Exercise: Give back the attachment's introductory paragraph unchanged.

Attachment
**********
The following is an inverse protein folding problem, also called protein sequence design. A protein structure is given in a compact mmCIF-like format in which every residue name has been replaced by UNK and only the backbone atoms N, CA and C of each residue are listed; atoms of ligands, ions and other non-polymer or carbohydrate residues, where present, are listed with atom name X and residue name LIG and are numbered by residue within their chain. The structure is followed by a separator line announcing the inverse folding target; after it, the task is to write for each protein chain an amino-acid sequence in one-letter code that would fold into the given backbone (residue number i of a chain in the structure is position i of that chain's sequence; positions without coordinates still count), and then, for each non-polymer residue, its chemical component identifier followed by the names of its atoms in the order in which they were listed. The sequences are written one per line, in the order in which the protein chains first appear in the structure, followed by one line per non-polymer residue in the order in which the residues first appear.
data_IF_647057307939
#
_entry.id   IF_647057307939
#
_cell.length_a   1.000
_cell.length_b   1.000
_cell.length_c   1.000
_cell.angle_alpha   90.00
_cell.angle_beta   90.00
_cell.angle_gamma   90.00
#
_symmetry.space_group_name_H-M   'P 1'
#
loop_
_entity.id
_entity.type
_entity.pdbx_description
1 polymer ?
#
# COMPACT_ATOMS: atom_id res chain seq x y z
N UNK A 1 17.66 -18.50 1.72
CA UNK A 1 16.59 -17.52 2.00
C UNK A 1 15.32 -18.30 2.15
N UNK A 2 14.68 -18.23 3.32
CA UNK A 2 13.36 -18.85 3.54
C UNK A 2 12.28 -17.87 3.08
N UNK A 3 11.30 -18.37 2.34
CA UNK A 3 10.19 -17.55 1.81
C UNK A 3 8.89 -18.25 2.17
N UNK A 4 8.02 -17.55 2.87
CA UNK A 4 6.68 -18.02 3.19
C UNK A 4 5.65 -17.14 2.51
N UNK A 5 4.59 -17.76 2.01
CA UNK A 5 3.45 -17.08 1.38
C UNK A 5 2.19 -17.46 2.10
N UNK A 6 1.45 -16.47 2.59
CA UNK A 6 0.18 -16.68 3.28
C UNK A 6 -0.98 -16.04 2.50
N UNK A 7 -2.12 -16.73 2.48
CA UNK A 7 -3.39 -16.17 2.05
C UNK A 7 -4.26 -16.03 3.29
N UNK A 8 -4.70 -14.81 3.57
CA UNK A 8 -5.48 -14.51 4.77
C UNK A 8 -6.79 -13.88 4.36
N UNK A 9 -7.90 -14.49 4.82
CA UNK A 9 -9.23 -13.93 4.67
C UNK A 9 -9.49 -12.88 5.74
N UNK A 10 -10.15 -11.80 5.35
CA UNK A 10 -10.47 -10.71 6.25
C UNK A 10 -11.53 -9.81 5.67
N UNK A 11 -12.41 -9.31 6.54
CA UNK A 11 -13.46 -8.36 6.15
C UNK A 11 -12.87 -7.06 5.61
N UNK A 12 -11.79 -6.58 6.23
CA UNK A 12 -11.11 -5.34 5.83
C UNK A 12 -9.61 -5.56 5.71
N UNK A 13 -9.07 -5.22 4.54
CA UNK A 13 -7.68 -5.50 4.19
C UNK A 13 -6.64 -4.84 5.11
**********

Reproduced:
The following is an inverse protein folding problem, also called protein sequence design. A protein structure is given in a compact mmCIF-like format in which every residue name has been replaced by UNK and only the backbone atoms N, CA and C of each residue are listed; atoms of ligands, ions and other non-polymer or carbohydrate residues, where present, are listed with atom name X and residue name LIG and are numbered by residue within their chain. The structure is followed by a separator line announcing the inverse folding target; after it, the task is to write for each protein chain an amino-acid sequence in one-letter code that would fold into the given backbone (residue number i of a chain in the structure is position i of that chain's sequence; positions without coordinates still count), and then, for each non-polymer residue, its chemical component identifier followed by the names of its atoms in the order in which they were listed. The sequences are written one per line, in the order in which the protein chains first appear in the structure, followed by one line per non-polymer residue in the order in which the residues first appear.